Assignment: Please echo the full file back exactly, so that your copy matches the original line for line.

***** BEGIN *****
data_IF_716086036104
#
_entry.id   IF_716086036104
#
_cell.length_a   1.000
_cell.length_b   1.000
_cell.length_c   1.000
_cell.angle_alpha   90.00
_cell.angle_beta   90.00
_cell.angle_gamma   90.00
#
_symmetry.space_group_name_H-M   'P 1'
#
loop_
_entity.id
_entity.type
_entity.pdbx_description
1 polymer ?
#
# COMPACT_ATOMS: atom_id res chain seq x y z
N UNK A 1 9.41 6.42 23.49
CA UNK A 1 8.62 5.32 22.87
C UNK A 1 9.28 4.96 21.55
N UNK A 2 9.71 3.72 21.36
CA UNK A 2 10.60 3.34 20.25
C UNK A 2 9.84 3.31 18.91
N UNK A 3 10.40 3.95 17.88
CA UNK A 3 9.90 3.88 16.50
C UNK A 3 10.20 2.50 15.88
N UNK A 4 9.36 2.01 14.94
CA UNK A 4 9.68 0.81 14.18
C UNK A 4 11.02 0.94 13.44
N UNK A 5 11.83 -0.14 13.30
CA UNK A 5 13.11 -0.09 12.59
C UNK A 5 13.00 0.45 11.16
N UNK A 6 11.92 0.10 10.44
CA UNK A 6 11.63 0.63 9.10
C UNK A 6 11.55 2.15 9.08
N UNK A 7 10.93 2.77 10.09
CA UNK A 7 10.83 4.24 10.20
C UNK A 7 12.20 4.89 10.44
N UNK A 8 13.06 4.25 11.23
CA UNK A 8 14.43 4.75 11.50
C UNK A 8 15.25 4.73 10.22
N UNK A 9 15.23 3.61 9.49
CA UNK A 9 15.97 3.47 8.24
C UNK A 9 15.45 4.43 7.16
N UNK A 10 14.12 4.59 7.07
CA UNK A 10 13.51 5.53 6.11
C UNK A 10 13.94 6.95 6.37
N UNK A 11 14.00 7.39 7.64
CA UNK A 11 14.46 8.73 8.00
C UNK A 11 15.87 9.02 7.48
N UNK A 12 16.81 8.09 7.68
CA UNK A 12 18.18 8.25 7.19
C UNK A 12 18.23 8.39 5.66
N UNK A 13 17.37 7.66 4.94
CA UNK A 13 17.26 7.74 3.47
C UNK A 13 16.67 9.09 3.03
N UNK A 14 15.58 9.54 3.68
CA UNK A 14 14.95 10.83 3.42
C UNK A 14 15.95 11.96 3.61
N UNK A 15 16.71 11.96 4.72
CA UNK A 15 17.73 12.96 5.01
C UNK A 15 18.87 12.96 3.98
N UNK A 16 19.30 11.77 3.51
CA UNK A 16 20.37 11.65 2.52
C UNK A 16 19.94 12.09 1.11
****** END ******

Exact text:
data_IF_716086036104
#
_entry.id   IF_716086036104
#
_cell.length_a   1.000
_cell.length_b   1.000
_cell.length_c   1.000
_cell.angle_alpha   90.00
_cell.angle_beta   90.00
_cell.angle_gamma   90.00
#
_symmetry.space_group_name_H-M   'P 1'
#
loop_
_entity.id
_entity.type
_entity.pdbx_description
1 polymer ?
#
# COMPACT_ATOMS: atom_id res chain seq x y z
N UNK A 1 9.41 6.42 23.49
CA UNK A 1 8.62 5.32 22.87
C UNK A 1 9.28 4.96 21.55
N UNK A 2 9.71 3.72 21.36
CA UNK A 2 10.60 3.34 20.25
C UNK A 2 9.84 3.31 18.91
N UNK A 3 10.40 3.95 17.88
CA UNK A 3 9.90 3.88 16.50
C UNK A 3 10.20 2.50 15.88
N UNK A 4 9.36 2.01 14.94
CA UNK A 4 9.68 0.81 14.18
C UNK A 4 11.02 0.94 13.44
N UNK A 5 11.83 -0.14 13.30
CA UNK A 5 13.11 -0.09 12.59
C UNK A 5 13.00 0.45 11.16
N UNK A 6 11.92 0.10 10.44
CA UNK A 6 11.63 0.63 9.10
C UNK A 6 11.55 2.15 9.08
N UNK A 7 10.93 2.77 10.09
CA UNK A 7 10.83 4.24 10.20
C UNK A 7 12.20 4.89 10.44
N UNK A 8 13.06 4.25 11.23
CA UNK A 8 14.43 4.75 11.50
C UNK A 8 15.25 4.73 10.22
N UNK A 9 15.23 3.61 9.49
CA UNK A 9 15.97 3.47 8.24
C UNK A 9 15.45 4.43 7.16
N UNK A 10 14.12 4.59 7.07
CA UNK A 10 13.51 5.53 6.11
C UNK A 10 13.94 6.95 6.37
N UNK A 11 14.00 7.39 7.64
CA UNK A 11 14.46 8.73 8.00
C UNK A 11 15.87 9.02 7.48
N UNK A 12 16.81 8.09 7.68
CA UNK A 12 18.18 8.25 7.19
C UNK A 12 18.23 8.39 5.66
N UNK A 13 17.37 7.66 4.94
CA UNK A 13 17.26 7.74 3.47
C UNK A 13 16.67 9.09 3.03
N UNK A 14 15.58 9.54 3.68
CA UNK A 14 14.95 10.83 3.42
C UNK A 14 15.95 11.96 3.61
N UNK A 15 16.71 11.96 4.72
CA UNK A 15 17.73 12.96 5.01
C UNK A 15 18.87 12.96 3.98
N UNK A 16 19.30 11.77 3.51
CA UNK A 16 20.37 11.65 2.52
C UNK A 16 19.94 12.09 1.11